Hachi-Roku. The name 86 given to the continuation of the Scion FR-S isn’t all that new. It comes from the same car as it’s sold globally and from its spiritual father the Corolla AE-86.
Today as the 2017 Toyota 86 sits before me with key in hand, I admit I’m hoping for a bit of redemption for it in the drive. You see, this car and I have a history. The FR-S and its Subaru BRZ sibling I have felt is the best sports car you can buy for the money.
It’s pure. It’s light. It has a soul that you can reach in and touch or let it touch you by simply throwing yourself into it. Throw it into a curve with the engine wailing at high rpm and woof you’re hooked unless you have no soul. It has what many car makers have sought out time and again but never found.
The problem has been its box of rocks known as the 2.0 liter Boxer engine mostly sourced from Subaru. Its 200 horsepower and 151 pound feet of torque while on their own plenty, lie in the top strata of 7000 rpm with nothing but horrific noise between zero and those stratospheric heights.
On a track with a helmet on with the engine at full boil, it’s great because you can’t hear all the noise it makes that well. Driving in traffic from stop light to stop light however is about as fun as pedaling a tricycle with rusty wheels and sounds about as good. It has basically been an awesome ride in search of an awesome engine, a turbocharger perhaps.
This is where I lose it. How could they build such an awesome sports car and put such a nasty chainsaw under the hood? How could they? My OCD fits over this noisy fruitless powerplant both in print and on screen have essentially gotten me banned from testing Subarus and on the careful watch list at Toyota.
Enter the 2017 Toyota 86 and its Subaru BRZ sibling who have received a mild engine makeover. New bits and pieces include a revised intake, exhaust manifolds, a new valvetrain and a new tune. Backing this up is a 4.3:1 axle ratio instead of the still relatively winding 4.1:1 of previous year.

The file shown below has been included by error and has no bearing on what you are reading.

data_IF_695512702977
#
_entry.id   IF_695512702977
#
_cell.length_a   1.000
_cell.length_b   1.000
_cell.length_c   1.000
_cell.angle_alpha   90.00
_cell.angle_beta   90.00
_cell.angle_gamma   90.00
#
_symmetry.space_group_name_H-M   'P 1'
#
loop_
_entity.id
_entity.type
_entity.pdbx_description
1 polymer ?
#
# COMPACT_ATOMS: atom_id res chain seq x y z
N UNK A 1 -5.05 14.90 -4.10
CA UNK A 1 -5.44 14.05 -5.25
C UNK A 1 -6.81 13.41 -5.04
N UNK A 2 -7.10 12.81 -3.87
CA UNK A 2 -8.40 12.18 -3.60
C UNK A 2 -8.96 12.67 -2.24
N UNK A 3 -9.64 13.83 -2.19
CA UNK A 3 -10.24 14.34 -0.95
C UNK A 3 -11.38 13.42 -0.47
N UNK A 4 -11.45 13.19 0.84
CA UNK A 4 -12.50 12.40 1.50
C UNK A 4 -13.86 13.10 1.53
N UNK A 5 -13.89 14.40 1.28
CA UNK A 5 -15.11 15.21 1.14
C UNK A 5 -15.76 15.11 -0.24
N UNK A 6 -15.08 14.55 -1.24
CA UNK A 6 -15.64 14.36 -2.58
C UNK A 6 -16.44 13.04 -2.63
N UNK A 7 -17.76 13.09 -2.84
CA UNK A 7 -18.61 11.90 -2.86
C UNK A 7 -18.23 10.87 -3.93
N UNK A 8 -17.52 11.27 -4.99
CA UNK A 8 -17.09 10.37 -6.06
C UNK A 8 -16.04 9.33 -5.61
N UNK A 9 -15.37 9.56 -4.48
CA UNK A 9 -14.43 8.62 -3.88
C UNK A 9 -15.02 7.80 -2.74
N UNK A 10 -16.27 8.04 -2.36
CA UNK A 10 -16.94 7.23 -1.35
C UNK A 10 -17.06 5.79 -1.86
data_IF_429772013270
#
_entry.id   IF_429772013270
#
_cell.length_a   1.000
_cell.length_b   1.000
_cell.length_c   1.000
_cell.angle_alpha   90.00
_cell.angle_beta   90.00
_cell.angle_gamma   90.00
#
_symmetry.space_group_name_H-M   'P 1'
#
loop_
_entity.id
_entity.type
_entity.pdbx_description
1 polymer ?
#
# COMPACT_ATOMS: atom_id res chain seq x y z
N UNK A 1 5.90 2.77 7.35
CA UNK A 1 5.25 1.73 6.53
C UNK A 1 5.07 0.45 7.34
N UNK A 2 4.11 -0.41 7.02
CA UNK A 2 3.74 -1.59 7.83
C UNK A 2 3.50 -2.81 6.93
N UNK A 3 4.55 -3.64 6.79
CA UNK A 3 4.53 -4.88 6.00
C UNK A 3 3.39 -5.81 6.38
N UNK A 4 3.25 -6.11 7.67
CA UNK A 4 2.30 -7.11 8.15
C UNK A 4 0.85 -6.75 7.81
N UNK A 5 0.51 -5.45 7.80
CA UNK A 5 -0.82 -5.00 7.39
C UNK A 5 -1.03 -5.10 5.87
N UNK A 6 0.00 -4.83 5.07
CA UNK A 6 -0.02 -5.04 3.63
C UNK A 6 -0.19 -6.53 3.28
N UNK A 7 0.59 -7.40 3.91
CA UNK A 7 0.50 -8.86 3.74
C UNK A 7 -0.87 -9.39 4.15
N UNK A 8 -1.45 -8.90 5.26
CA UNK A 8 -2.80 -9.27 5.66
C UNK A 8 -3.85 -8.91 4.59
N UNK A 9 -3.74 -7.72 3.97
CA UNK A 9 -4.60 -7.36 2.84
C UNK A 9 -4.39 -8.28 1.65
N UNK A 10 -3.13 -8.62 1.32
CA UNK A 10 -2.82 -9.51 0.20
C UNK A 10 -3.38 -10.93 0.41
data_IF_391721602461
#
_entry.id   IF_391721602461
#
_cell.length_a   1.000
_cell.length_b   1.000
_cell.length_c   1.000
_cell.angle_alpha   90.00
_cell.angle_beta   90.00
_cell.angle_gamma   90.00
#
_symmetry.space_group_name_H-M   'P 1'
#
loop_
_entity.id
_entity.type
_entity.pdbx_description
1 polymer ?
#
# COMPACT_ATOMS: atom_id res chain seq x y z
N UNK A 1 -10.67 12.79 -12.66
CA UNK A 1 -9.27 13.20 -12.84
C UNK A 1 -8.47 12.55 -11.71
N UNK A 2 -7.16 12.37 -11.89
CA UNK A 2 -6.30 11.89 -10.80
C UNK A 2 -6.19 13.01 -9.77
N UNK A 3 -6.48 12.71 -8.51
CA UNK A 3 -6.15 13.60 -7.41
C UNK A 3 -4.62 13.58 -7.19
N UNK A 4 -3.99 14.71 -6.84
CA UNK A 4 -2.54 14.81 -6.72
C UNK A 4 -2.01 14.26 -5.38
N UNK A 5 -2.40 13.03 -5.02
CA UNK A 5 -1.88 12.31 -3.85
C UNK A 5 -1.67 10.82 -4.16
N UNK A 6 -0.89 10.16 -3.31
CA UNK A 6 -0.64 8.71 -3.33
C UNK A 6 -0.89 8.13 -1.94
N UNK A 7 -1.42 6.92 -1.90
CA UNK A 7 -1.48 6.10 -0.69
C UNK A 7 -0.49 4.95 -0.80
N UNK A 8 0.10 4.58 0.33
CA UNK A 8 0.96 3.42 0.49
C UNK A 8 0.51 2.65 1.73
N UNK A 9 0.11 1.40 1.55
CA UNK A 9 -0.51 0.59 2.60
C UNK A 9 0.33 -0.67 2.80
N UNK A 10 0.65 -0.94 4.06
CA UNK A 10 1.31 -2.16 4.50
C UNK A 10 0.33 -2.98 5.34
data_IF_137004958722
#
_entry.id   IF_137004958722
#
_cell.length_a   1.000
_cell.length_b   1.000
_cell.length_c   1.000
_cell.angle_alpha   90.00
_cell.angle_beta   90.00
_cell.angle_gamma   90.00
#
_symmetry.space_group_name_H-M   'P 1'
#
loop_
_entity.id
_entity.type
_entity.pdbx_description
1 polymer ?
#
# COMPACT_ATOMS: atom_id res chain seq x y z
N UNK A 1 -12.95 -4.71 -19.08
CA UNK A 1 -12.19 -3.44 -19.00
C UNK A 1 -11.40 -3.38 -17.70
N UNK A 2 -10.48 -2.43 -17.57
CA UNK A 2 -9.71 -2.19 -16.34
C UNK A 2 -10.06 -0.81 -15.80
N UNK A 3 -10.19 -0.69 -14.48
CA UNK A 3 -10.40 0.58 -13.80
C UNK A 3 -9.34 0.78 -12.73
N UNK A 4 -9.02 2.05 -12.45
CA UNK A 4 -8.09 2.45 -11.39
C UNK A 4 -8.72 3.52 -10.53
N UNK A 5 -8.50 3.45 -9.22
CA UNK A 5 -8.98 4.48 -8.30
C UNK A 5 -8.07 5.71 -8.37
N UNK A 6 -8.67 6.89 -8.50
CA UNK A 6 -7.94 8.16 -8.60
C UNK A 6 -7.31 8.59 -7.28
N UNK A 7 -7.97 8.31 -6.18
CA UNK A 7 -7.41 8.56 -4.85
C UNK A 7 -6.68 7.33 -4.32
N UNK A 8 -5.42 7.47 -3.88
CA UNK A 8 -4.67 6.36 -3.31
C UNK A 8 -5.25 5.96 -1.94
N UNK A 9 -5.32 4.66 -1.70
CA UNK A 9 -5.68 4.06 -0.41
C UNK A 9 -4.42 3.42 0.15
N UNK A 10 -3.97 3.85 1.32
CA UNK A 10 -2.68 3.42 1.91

With now 205 horsepower and 156 pound-feet of torque, the bump in power is but a rounding error. I’m told the torque now lasts longer. That’s a good thing. So what can I hope for? Is five horsepower going to make this car’s sins fall away? No.
After the first few miles on the mountain back roads outside of Ojai, California I have determined the new Toyota 86 is barely faster. The torque it offers up is really hard to discern more from before. The new axle ratio does however help you get over the humps from one gear to the next a bit quicker and easier.
What has changed is its song.
Yes it’s still loud, yes it still requires you to throttle it like a horse perhaps too small for your carriage. But now it sounds and feels dare I say pleasant. It revs with less graininess. The sensation of marbles in a blender under the hood has left. Now there’s something more desirable, even something you might ask for more than once like the lab monkey who presses the cocaine button till he unwittingly has a heart attack.
After 10 miles I’m smiling, feeling like I have gone through a cathartic experience. That friend I have always wanted to like but just couldn’t has come around and made me happy to know the kid is gonna finally be a good bean. Yep I’m certifiably nuts for this car now and all it took was knocking the edge off a little.
The one sin in this comeuppance is that only the six-speed manual gets this new revised engine. If you choose the automatic you get the old mill. But alas the automatic itself had always taken the thorns and barbs from it so nobody will notice.
Handling? It was always good. Toyota softened up the rear springs, stiffened the fronts, re-jiggered the dampers and re-tuned the anti-roll bars such that it feels a bit more tail happy which I happen to like. More neutral one might call it. It’s good.
Styling got the expected noodling. From initial blush some like it and some don’t. It’s certainly more aggressive but not severe. Interior upgrades come with faux suede trims here and there, now 86 logos about and white accent stitching instead of red. Little things, but nice.
As I have gone on way past the climax here, I should wrap up with the big question. Was there redemption for this noisy meat grinder? Oh my God yes.